An even closer view of the same image shows small bright high clouds that are about 16 miles (25 kilometers) across and in some areas appear to form “squall lines” (a narrow band of high winds and storms associated with a cold front). On Jupiter, clouds this high are almost certainly comprised of water and/or ammonia ice.

2. Jupiter’s Atmosphere

Juno’s Microwave Radiometer is an instrument that samples the thermal microwave radiation from Jupiter’s atmosphere from the tops of the ammonia clouds to deep within its atmosphere.

Data from this instrument suggest that the ammonia is quite variable and continues to increase as far down as we can see with MWR, which is a few hundred kilometers. In the cut-out image below, orange signifies high ammonia abundance and blue signifies low ammonia abundance. Jupiter appears to have a band around its equator high in ammonia abundance, with a column shown in orange.

Why does this ammonia matter? Well, ammonia is a good tracer of other relatively rare gases and fluids in the atmosphere…like water. Understanding the relative abundances of these materials helps us have a better idea of how and when Jupiter formed in the early solar system.

This instrument has also given us more information about Jupiter’s iconic belts and zones. Data suggest that the belt near Jupiter’s equator penetrates all the way down, while the belts and zones at other latitudes seem to evolve to other structures.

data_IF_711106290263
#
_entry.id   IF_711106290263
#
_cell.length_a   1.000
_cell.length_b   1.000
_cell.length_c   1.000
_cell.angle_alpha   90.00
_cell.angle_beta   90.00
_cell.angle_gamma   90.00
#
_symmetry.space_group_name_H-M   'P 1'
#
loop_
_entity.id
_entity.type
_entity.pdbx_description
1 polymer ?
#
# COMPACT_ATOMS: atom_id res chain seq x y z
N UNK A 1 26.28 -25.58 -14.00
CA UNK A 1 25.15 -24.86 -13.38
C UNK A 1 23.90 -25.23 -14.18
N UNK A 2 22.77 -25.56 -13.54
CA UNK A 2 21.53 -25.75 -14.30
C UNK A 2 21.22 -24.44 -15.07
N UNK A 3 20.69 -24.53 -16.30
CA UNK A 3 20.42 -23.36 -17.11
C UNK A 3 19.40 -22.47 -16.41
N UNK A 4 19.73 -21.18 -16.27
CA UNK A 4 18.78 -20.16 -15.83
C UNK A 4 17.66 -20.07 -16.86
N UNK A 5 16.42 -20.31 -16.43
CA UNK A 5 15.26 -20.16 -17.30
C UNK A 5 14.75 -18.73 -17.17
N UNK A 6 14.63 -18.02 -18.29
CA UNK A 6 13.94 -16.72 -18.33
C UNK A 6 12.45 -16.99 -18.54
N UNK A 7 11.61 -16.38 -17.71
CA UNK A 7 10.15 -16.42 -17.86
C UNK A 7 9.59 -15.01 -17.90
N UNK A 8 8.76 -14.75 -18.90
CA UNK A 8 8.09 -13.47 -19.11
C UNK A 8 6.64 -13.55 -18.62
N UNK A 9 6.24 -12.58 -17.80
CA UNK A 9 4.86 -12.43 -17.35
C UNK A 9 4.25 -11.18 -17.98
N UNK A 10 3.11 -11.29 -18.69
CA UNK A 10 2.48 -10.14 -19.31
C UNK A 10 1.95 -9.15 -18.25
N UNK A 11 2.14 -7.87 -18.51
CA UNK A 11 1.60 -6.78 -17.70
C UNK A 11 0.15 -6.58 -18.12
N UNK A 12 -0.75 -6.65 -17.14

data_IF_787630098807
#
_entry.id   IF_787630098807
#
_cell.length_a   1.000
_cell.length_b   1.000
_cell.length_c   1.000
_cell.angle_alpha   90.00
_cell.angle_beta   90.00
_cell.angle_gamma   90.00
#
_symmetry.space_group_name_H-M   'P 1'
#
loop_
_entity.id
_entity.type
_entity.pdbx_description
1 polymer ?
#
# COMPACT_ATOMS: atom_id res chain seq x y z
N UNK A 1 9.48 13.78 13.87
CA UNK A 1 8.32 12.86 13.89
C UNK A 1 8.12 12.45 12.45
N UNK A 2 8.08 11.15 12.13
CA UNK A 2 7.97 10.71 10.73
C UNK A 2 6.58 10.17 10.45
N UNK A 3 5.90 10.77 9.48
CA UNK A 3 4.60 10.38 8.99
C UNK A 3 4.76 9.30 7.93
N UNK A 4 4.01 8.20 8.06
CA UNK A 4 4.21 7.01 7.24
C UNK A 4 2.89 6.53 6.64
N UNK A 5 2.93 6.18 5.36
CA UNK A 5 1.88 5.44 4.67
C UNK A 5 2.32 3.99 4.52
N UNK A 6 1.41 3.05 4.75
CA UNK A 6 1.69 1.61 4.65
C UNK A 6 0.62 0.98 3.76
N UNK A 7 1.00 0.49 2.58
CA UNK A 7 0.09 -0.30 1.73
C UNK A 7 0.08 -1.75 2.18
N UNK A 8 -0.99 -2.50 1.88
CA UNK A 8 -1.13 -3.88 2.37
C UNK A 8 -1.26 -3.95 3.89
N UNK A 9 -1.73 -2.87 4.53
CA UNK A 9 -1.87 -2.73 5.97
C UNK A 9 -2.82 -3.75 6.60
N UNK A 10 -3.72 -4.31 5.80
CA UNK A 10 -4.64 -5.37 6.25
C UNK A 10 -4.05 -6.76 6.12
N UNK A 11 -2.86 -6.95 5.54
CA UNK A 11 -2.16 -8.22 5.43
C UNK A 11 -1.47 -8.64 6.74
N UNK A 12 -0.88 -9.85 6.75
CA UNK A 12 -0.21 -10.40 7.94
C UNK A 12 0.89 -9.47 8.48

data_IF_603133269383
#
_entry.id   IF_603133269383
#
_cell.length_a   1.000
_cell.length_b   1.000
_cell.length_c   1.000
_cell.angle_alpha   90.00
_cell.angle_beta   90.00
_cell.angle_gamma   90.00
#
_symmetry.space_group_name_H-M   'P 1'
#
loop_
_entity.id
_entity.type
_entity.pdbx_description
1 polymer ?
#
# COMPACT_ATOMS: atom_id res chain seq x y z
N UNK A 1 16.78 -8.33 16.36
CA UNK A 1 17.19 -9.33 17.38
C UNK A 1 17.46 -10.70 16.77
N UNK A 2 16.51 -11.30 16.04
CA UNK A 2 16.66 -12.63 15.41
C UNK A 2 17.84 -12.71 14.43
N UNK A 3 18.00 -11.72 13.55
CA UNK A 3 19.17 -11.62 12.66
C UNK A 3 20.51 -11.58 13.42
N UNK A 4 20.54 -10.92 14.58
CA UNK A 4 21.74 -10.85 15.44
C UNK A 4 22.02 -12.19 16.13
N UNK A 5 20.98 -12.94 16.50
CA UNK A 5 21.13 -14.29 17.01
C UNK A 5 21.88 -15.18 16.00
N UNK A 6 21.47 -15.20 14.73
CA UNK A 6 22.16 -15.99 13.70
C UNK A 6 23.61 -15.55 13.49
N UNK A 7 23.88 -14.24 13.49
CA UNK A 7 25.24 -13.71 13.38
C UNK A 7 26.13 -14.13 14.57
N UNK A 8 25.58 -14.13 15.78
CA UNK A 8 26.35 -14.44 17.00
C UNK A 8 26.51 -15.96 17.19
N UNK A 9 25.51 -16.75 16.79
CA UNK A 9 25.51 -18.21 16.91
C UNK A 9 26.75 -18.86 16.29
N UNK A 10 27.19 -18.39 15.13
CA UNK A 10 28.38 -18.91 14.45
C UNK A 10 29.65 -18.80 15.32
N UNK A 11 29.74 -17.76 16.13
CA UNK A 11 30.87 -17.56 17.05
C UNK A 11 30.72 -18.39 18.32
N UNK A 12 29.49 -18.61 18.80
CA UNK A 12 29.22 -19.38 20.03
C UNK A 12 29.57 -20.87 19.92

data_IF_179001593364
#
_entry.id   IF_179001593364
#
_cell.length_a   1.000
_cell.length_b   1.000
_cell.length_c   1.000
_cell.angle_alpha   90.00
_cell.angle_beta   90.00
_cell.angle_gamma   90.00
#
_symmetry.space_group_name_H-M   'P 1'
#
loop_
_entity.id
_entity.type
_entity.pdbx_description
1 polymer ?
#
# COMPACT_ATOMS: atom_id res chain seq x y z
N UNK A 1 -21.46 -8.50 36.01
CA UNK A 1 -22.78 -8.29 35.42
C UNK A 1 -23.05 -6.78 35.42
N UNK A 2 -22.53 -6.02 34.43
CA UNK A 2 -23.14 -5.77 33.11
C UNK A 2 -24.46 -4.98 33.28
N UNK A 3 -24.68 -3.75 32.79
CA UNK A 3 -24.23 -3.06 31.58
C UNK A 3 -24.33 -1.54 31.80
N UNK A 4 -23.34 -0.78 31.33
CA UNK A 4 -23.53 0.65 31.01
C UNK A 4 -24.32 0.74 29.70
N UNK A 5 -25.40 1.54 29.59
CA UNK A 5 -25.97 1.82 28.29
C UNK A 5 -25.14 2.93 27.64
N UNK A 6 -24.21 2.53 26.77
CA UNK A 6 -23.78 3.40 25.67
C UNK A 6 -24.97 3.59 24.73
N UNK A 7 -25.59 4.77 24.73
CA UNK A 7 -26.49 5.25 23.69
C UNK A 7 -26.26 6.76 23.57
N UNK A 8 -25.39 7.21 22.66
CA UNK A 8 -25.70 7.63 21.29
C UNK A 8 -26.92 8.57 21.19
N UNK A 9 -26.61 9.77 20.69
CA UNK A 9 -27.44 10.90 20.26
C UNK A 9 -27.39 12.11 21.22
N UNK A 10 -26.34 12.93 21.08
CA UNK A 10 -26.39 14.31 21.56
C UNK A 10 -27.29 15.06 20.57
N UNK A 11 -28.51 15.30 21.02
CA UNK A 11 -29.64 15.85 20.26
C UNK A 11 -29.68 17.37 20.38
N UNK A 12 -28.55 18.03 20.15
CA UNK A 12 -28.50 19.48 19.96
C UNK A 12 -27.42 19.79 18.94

3. Stronger-Than-Expected Magnetic Field

Prior to Juno, it was known that Jupiter had the most intense magnetic field in the solar system…but measurements from Juno’s magnetometer investigation (MAG) indicate that the gas giant’s magnetic field is even stronger than models expected, and more irregular in shape.

At 7.766 Gauss, it is about 10 times stronger than the strongest magnetic field found on Earth! What is Gauss? Magnetic field strengths are measured in units called Gauss or Teslas. A magnetic field with a strength of 10,000 Gauss also has a strength of 1 Tesla.